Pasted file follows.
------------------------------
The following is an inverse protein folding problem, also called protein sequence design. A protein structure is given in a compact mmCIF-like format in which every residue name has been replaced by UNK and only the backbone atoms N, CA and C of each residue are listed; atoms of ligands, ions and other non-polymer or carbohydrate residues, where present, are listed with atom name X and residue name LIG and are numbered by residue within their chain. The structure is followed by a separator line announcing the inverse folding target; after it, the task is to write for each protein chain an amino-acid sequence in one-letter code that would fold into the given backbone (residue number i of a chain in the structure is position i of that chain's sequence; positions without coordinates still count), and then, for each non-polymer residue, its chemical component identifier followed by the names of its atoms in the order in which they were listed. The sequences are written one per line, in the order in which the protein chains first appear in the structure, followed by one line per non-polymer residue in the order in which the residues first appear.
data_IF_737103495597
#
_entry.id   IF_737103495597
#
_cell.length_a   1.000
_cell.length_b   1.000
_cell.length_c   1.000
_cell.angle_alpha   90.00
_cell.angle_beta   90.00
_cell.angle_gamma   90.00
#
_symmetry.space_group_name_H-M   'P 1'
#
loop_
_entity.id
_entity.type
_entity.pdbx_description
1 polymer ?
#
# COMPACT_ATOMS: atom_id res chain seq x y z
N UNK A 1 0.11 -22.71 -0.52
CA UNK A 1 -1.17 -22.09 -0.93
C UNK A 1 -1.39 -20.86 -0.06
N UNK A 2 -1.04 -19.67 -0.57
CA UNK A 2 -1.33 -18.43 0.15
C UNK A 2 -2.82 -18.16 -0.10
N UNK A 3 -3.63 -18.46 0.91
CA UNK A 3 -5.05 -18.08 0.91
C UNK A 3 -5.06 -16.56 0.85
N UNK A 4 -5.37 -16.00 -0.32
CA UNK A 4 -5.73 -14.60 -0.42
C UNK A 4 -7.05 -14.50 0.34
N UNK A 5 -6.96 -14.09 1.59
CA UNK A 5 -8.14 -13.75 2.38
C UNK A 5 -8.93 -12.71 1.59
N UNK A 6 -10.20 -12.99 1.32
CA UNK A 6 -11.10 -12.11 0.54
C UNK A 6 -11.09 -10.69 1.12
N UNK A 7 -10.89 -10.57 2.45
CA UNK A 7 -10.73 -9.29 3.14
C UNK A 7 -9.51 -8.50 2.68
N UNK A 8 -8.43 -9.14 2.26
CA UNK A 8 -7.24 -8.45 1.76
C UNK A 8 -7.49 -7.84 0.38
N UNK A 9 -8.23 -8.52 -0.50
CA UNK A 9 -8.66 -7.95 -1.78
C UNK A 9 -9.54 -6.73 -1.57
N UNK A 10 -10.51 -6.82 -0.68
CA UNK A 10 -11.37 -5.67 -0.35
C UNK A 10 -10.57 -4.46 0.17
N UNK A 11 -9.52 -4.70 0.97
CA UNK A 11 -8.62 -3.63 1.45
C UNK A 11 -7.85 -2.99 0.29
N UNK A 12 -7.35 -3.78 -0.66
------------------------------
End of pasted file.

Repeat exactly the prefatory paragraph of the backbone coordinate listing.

The following is an inverse protein folding problem, also called protein sequence design. A protein structure is given in a compact mmCIF-like format in which every residue name has been replaced by UNK and only the backbone atoms N, CA and C of each residue are listed; atoms of ligands, ions and other non-polymer or carbohydrate residues, where present, are listed with atom name X and residue name LIG and are numbered by residue within their chain. The structure is followed by a separator line announcing the inverse folding target; after it, the task is to write for each protein chain an amino-acid sequence in one-letter code that would fold into the given backbone (residue number i of a chain in the structure is position i of that chain's sequence; positions without coordinates still count), and then, for each non-polymer residue, its chemical component identifier followed by the names of its atoms in the order in which they were listed. The sequences are written one per line, in the order in which the protein chains first appear in the structure, followed by one line per non-polymer residue in the order in which the residues first appear.